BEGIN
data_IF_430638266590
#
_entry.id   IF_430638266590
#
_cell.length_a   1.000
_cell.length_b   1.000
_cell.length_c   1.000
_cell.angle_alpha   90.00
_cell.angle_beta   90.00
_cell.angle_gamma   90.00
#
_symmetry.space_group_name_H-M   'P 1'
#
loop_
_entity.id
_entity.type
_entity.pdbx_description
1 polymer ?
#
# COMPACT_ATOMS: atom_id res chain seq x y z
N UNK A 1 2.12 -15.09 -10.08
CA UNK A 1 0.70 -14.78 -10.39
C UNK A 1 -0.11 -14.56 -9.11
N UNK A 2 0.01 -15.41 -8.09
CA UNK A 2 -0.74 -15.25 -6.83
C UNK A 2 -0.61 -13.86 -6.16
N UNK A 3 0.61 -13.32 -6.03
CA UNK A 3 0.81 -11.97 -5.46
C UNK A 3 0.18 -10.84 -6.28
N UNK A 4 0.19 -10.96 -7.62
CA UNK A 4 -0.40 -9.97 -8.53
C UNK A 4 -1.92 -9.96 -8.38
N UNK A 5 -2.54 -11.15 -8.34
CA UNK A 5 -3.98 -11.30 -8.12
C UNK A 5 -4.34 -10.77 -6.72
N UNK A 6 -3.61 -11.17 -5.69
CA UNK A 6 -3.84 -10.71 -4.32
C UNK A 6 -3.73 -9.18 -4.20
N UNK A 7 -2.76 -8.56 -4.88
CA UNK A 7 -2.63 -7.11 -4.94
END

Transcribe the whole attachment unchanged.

data_IF_430638266590
#
_entry.id   IF_430638266590
#
_cell.length_a   1.000
_cell.length_b   1.000
_cell.length_c   1.000
_cell.angle_alpha   90.00
_cell.angle_beta   90.00
_cell.angle_gamma   90.00
#
_symmetry.space_group_name_H-M   'P 1'
#
loop_
_entity.id
_entity.type
_entity.pdbx_description
1 polymer ?
#
# COMPACT_ATOMS: atom_id res chain seq x y z
N UNK A 1 2.12 -15.09 -10.08
CA UNK A 1 0.70 -14.78 -10.39
C UNK A 1 -0.11 -14.56 -9.11
N UNK A 2 0.01 -15.41 -8.09
CA UNK A 2 -0.74 -15.25 -6.83
C UNK A 2 -0.61 -13.86 -6.16
N UNK A 3 0.61 -13.32 -6.03
CA UNK A 3 0.81 -11.97 -5.46
C UNK A 3 0.18 -10.84 -6.28
N UNK A 4 0.19 -10.96 -7.62
CA UNK A 4 -0.40 -9.97 -8.53
C UNK A 4 -1.92 -9.96 -8.38
N UNK A 5 -2.54 -11.15 -8.34
CA UNK A 5 -3.98 -11.30 -8.12
C UNK A 5 -4.34 -10.77 -6.72
N UNK A 6 -3.61 -11.17 -5.69
CA UNK A 6 -3.84 -10.71 -4.32
C UNK A 6 -3.73 -9.18 -4.20
N UNK A 7 -2.76 -8.56 -4.88
CA UNK A 7 -2.63 -7.11 -4.94